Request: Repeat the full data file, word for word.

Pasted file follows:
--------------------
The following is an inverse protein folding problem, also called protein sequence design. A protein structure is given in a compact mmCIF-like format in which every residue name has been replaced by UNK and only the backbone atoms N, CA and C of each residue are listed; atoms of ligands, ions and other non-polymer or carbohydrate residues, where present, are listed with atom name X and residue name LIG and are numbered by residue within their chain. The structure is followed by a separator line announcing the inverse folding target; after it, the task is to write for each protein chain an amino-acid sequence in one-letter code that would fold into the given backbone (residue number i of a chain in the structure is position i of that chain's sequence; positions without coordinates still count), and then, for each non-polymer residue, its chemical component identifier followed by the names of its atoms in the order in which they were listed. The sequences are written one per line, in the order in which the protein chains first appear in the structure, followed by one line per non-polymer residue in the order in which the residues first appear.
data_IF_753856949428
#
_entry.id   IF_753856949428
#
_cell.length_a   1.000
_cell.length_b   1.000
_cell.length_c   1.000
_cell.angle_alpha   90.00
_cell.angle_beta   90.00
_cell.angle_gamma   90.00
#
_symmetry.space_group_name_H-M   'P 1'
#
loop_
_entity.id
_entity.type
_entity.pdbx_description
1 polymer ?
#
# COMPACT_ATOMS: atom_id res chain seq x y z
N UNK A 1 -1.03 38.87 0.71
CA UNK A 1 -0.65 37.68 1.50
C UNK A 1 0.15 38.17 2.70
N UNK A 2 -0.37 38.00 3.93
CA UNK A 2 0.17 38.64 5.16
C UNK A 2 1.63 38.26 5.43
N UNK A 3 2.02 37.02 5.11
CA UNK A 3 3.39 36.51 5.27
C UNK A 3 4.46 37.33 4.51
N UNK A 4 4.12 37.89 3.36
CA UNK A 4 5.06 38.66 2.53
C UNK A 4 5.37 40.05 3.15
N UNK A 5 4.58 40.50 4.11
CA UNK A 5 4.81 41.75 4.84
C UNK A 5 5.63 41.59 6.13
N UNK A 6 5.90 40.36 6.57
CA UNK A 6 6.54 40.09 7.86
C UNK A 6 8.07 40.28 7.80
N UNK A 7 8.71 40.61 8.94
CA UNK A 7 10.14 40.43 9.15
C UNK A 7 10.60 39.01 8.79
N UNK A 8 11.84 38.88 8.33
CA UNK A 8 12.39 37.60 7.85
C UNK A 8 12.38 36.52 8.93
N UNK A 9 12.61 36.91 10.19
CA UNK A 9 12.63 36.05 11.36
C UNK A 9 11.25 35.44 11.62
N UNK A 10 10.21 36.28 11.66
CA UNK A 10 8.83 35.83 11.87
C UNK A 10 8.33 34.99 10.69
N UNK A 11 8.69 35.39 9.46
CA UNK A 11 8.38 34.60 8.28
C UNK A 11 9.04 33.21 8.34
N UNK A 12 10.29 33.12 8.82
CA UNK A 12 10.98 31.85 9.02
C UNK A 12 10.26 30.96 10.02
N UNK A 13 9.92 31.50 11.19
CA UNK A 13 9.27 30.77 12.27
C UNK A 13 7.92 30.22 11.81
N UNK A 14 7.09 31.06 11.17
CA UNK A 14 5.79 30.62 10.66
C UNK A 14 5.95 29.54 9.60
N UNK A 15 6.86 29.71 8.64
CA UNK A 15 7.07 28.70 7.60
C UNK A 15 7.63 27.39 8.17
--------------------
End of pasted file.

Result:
The following is an inverse protein folding problem, also called protein sequence design. A protein structure is given in a compact mmCIF-like format in which every residue name has been replaced by UNK and only the backbone atoms N, CA and C of each residue are listed; atoms of ligands, ions and other non-polymer or carbohydrate residues, where present, are listed with atom name X and residue name LIG and are numbered by residue within their chain. The structure is followed by a separator line announcing the inverse folding target; after it, the task is to write for each protein chain an amino-acid sequence in one-letter code that would fold into the given backbone (residue number i of a chain in the structure is position i of that chain's sequence; positions without coordinates still count), and then, for each non-polymer residue, its chemical component identifier followed by the names of its atoms in the order in which they were listed. The sequences are written one per line, in the order in which the protein chains first appear in the structure, followed by one line per non-polymer residue in the order in which the residues first appear.
data_IF_753856949428
#
_entry.id   IF_753856949428
#
_cell.length_a   1.000
_cell.length_b   1.000
_cell.length_c   1.000
_cell.angle_alpha   90.00
_cell.angle_beta   90.00
_cell.angle_gamma   90.00
#
_symmetry.space_group_name_H-M   'P 1'
#
loop_
_entity.id
_entity.type
_entity.pdbx_description
1 polymer ?
#
# COMPACT_ATOMS: atom_id res chain seq x y z
N UNK A 1 -1.03 38.87 0.71
CA UNK A 1 -0.65 37.68 1.50
C UNK A 1 0.15 38.17 2.70
N UNK A 2 -0.37 38.00 3.93
CA UNK A 2 0.17 38.64 5.16
C UNK A 2 1.63 38.26 5.43
N UNK A 3 2.02 37.02 5.11
CA UNK A 3 3.39 36.51 5.27
C UNK A 3 4.46 37.33 4.51
N UNK A 4 4.12 37.89 3.36
CA UNK A 4 5.06 38.66 2.53
C UNK A 4 5.37 40.05 3.15
N UNK A 5 4.58 40.50 4.11
CA UNK A 5 4.81 41.75 4.84
C UNK A 5 5.63 41.59 6.13
N UNK A 6 5.90 40.36 6.57
CA UNK A 6 6.54 40.09 7.86
C UNK A 6 8.07 40.28 7.80
N UNK A 7 8.71 40.61 8.94
CA UNK A 7 10.14 40.43 9.15
C UNK A 7 10.60 39.01 8.79
N UNK A 8 11.84 38.88 8.33
CA UNK A 8 12.39 37.60 7.85
C UNK A 8 12.38 36.52 8.93
N UNK A 9 12.61 36.91 10.19
CA UNK A 9 12.63 36.05 11.36
C UNK A 9 11.25 35.44 11.62
N UNK A 10 10.21 36.28 11.66
CA UNK A 10 8.83 35.83 11.87
C UNK A 10 8.33 34.99 10.69
N UNK A 11 8.69 35.39 9.46
CA UNK A 11 8.38 34.60 8.28
C UNK A 11 9.04 33.21 8.34
N UNK A 12 10.29 33.12 8.82
CA UNK A 12 10.98 31.85 9.02
C UNK A 12 10.26 30.96 10.02
N UNK A 13 9.92 31.50 11.19
CA UNK A 13 9.27 30.77 12.27
C UNK A 13 7.92 30.22 11.81
N UNK A 14 7.09 31.06 11.17
CA UNK A 14 5.79 30.62 10.66
C UNK A 14 5.95 29.54 9.60
N UNK A 15 6.86 29.71 8.64
CA UNK A 15 7.07 28.70 7.60
C UNK A 15 7.63 27.39 8.17